Clivia x Kewensis 'Vico Yellow'.

Clivia miniata, Regel, var. flava, Phillips, var. nov. is described and illustrated in "Flowering Plants of South Africa" 11 (1931) and corresponds with No.8724 in the National Herbarium at Pretoria, South Africa. The currently accepted name for the yellow flowered clivia is Clivia miniata citrina. It was stated to differ from typical Clivia miniata only in having yellow flowers. (Note: Evidently the yellow capsules escaped attention in the description.) A yellow Clivia had in fact been cultivated in Natal since 1888 if not earlier.

Image courtesy Miyoshi & Co. This rendering shows the outer portions of the petals and sepals lighter relative to the throat than they are in reality.

Two specimens of this plant from Zululand were sent to England in 1925, one going to Kew and the other to Lord Wakehurst. These were the typical yellow flowered Clivia in cultivation in South Africa up to the present time and corresponding with the type description. Both plants flowered, set seed, and subsequently died. It is curious that, once again, no mention is made of the fact that the seed capsules of this plant were bright yellow, instead of the orange colour of typical C. miniata.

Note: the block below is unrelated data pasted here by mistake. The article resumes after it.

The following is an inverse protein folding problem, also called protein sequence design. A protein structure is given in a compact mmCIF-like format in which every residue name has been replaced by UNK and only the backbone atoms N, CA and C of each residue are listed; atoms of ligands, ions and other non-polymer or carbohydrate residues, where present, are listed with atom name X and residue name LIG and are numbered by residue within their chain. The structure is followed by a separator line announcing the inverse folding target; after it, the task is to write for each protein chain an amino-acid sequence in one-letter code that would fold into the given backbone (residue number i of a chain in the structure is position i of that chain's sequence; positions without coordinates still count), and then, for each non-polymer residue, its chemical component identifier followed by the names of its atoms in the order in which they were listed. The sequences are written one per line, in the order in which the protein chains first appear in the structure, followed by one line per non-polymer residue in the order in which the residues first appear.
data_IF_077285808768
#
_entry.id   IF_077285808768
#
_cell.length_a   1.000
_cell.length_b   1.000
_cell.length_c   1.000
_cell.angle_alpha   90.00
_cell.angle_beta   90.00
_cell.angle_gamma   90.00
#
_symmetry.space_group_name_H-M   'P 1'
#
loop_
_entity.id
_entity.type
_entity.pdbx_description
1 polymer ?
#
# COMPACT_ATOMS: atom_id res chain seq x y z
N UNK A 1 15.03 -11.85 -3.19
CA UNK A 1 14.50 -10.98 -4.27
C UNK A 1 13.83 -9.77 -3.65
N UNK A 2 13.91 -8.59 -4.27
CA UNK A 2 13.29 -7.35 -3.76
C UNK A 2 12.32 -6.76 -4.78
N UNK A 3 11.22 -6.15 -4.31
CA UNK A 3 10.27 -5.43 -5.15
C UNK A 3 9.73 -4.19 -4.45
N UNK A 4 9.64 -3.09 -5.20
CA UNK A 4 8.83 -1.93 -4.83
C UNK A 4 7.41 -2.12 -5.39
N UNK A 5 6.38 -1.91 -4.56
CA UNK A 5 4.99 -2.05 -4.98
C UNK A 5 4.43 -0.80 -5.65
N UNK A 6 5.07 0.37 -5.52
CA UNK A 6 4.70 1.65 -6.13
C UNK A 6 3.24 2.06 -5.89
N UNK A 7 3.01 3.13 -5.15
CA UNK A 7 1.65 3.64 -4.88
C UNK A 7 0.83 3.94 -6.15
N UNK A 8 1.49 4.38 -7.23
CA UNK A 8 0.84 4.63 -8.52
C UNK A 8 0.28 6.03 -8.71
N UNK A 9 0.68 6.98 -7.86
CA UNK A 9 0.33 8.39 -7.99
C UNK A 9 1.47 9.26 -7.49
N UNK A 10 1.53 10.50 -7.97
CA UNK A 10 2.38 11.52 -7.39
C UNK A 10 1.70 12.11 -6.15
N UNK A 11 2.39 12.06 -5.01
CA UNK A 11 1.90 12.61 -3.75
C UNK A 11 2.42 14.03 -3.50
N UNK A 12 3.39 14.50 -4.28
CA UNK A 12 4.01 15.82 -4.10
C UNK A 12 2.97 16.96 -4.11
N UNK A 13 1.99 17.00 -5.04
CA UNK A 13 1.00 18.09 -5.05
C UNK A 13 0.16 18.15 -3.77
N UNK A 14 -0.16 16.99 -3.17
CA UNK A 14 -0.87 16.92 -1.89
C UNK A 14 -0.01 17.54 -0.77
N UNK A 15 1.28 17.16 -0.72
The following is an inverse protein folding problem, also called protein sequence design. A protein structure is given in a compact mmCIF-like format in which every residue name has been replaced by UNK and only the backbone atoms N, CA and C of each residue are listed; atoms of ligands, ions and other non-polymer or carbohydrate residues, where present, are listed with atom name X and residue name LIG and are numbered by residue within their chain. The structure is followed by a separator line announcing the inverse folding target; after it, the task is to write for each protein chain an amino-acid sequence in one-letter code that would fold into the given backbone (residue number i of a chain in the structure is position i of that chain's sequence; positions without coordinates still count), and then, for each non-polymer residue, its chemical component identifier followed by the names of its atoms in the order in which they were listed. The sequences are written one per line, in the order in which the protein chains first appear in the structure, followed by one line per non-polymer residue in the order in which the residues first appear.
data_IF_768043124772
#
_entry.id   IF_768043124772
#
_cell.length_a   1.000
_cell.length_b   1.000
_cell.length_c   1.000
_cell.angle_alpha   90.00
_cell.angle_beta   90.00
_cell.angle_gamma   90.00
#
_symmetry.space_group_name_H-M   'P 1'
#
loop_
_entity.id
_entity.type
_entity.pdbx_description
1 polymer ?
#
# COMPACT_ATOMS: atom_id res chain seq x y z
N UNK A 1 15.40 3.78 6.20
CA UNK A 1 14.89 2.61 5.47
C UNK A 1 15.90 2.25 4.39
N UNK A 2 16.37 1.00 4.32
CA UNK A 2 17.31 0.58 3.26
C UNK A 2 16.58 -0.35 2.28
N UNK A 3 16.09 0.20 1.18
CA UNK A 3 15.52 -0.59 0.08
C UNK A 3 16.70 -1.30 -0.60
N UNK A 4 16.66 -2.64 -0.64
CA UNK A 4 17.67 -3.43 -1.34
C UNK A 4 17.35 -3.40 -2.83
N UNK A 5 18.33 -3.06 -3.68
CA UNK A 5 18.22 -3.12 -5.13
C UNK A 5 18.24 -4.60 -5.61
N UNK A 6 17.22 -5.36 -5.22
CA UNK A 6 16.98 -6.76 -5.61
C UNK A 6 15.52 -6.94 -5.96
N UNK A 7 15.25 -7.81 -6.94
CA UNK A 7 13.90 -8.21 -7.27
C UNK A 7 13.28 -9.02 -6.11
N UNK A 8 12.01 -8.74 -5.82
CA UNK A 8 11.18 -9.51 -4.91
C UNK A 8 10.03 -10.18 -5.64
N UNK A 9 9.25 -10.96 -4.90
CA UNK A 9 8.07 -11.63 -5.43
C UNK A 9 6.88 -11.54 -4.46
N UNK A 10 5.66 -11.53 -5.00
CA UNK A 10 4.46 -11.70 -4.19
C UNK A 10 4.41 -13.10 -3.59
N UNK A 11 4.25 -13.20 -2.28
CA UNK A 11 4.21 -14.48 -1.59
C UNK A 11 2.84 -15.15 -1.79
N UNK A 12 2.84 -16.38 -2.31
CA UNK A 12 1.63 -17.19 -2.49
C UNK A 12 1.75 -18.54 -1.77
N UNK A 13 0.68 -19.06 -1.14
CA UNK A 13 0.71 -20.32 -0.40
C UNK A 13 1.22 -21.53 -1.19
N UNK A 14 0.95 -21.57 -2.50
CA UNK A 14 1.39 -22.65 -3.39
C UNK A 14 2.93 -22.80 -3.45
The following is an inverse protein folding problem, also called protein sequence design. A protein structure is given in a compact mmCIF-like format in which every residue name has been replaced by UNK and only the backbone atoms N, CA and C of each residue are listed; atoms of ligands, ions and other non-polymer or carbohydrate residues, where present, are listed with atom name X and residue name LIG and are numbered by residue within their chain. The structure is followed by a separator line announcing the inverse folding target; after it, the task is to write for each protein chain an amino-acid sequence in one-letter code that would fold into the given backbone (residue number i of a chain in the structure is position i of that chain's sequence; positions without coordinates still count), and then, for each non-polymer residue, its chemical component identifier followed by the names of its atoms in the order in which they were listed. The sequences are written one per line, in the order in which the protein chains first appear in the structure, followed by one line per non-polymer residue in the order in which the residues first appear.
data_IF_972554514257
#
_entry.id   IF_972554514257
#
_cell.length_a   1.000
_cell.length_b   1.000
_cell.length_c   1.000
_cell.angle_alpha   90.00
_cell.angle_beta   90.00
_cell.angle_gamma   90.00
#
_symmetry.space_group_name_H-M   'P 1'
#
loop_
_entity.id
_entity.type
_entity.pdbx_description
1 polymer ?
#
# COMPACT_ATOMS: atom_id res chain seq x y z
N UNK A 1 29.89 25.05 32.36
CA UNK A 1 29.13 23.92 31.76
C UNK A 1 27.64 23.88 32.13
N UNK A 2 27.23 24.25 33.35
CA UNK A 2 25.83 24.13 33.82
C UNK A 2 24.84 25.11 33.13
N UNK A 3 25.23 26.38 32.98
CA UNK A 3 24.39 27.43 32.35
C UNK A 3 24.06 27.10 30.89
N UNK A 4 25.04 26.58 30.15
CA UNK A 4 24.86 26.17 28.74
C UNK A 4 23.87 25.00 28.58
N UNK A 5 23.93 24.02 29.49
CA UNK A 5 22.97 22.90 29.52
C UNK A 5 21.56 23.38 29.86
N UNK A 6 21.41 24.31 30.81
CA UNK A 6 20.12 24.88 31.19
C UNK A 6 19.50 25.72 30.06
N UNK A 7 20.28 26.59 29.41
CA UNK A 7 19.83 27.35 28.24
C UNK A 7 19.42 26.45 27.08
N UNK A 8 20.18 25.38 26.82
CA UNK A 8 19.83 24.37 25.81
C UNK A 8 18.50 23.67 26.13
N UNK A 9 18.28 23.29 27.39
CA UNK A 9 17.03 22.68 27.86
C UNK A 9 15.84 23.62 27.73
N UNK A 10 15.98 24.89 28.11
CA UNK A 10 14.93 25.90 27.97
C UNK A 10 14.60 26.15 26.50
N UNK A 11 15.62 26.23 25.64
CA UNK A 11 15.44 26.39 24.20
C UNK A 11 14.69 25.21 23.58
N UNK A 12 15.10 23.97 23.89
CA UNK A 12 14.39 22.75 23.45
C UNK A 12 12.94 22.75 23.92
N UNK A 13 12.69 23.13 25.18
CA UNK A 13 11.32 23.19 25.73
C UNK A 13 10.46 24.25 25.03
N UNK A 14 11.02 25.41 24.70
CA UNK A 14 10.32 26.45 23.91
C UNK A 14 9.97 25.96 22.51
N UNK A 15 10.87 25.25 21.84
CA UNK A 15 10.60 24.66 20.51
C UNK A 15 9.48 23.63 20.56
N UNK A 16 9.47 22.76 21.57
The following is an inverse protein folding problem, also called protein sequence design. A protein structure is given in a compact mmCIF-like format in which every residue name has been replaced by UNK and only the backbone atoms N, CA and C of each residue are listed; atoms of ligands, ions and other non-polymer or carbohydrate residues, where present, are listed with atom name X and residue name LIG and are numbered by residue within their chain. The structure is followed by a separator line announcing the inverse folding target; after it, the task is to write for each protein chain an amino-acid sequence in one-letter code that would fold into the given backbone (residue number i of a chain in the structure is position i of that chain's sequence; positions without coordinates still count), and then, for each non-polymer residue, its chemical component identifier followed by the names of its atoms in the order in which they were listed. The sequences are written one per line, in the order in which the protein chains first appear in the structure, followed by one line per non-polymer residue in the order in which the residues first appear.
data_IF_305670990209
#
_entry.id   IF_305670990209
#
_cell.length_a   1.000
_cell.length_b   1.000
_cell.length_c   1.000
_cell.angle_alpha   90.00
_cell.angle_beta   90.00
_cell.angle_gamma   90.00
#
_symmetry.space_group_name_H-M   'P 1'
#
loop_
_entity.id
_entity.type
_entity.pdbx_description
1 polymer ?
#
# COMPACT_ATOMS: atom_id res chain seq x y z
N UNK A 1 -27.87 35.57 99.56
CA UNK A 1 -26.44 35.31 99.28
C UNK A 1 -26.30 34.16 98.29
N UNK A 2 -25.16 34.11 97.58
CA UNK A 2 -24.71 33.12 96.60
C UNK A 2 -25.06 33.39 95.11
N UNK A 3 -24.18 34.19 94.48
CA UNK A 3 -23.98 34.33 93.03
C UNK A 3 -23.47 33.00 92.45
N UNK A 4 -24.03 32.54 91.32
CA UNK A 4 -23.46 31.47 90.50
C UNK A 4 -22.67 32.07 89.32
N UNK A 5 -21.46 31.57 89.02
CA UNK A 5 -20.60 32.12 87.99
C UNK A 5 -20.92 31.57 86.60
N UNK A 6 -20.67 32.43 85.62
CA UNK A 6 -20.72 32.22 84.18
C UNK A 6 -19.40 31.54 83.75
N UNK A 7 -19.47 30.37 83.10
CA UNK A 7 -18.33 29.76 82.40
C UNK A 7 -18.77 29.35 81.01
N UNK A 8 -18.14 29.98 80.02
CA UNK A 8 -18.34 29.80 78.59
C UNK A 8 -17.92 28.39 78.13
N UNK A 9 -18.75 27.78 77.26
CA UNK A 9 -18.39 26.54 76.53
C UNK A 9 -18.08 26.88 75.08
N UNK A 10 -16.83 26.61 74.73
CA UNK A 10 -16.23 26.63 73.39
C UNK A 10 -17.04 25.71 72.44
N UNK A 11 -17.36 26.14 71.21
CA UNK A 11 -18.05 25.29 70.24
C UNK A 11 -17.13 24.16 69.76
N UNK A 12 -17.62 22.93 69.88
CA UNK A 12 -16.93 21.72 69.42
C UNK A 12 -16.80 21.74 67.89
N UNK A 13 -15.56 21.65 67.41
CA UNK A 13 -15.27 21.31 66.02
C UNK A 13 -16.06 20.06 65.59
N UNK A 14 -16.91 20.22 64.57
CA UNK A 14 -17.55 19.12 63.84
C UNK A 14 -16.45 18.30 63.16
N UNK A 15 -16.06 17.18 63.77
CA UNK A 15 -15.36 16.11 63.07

By what turned out to be good fortune, the Kew plant of C. miniata var. flava (sometimes called var. citrina) grew in the open greenhouse with plants of typical C. miniata. After setting seed it died as mentioned above, from causes unknown. The resulting seedlings were hybrids, none of them being pure yellow. The notable Kew Magnolia hybridist Charles Raffill, set about breeding back to restore a pure yellow Clivia and after a number of years he succeeded. This plant was named Clivia x Kewensis 'Cream'.

In 1971 I obtained a plant of Clivia x Kewensis 'Cream', and plants of C. x Kewensis 'A' and 'B', both the latter being Raffill seedlings from the same cross as 'Cream', but both orange in colour. All the resulting plants had significantly larger florets than typical C. miniata and much larger than those of the var. flava (citrina), as well as larger flower heads.

In 1972 I cross pollinated these three plants and raised a great many seedlings, more than I could accommodate in my greenhouse. Some were potted on and flowered. All were varying shades of orange, almost all with a substantially larger yellow zone at the centre of the floret, and all with larger rounded petals. All had orange-red seed capsules. They were good plants, a long improvement on typical C. miniata. My plant of the Raffill 'Cream' selection unaccountably died, the third such death of a yellow Clivia in this story.

When I had long ago given up hope of obtaining a yellow seedling, one suddenly flowered under the greenhouse stage, amongst the seedlings 'discarded'. It had large rounded florets, was considerably more yellow than 'cream' and it carried bright yellow seed capsules. I was pleased with the plant but not unduly excited. A piece of it was sent to Dr. Shuichi Hirao in Japan, who returned to me a piece of his yellow Clivia, typical C. miniata var. flava. I discarded it as very inferior. I was then startled to receive a copy of Japan Horticulture in which my yellow Clivia was the cover feature. Perhaps the plant was more significant that I had thought.